Service was as friendly and smoothly running as ever, and I was being treated by a good friend so on this occasion I am not sure what the bill was (but see my previous reviews for examples). There are numerous menus at The Ritz, and if you ate from a cheaper three course one and were careful with wine then your bill might come to around £125. This actually represents very good value given the quality of ingredients used here and the high levels of technical skill in the kitchen. As I have said repeatedly, there is no better fine dining experience in London than the Ritz, and Michelin’s parsimony by granting a solitary star here is unforgiveable.

Book

Further reviews: 14th Dec 2021 | 22nd Oct 2021 | 14th Oct 2021 | 25th Jun 2021 | 25th May 2021 | 15th Oct 2020 | 28th Aug 2020 | 31st Jul 2020 | 29th Feb 2020 | 19th Nov 2019 | 25th Oct 2019 | 30th Sep 2019 | 30th Aug 2019 | 16th Jul 2019 | 18th Apr 2019 | 12th Mar 2019 | 26th Sep 2018 | 01st Aug 2018 | 04th May 2018 | 20th Apr 2018 | 13th Feb 2018 | 11th Dec 2017 | 02nd Feb 2017 | 15th Jun 2016 | 27th Jan 2016 | 26th Aug 2015 | 28th Feb 2015 | 21st Dec 2013 | 24th Aug 2013 | 30th Apr 2013 | 29th Dec 2011 | 01st Feb 2011 | 01st Dec 2010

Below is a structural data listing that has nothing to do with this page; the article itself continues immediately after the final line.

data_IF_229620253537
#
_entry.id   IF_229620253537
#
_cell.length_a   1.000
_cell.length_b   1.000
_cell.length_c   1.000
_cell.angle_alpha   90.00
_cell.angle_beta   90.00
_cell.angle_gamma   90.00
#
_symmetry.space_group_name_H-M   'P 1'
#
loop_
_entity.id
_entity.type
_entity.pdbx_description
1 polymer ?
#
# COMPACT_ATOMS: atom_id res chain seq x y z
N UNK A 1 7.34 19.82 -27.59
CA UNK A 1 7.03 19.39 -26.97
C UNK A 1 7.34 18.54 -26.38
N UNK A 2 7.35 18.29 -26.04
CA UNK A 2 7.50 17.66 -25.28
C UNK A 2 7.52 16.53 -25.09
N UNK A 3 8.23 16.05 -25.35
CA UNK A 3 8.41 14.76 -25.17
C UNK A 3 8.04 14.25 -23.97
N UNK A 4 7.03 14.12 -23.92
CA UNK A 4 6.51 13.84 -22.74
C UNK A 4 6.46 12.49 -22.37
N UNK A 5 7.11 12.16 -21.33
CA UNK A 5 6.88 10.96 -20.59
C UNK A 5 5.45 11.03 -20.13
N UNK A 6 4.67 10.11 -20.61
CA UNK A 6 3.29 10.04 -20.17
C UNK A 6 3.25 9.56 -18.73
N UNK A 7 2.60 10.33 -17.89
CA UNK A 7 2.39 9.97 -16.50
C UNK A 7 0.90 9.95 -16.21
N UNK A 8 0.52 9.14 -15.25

Add a comment

Submit

User comments

  • Steven Parsons

    Thoroughly enjoyed your review. I appreciated the scres for each dish as well as the exacting descriptions. I have not eaten at The Ritz - however!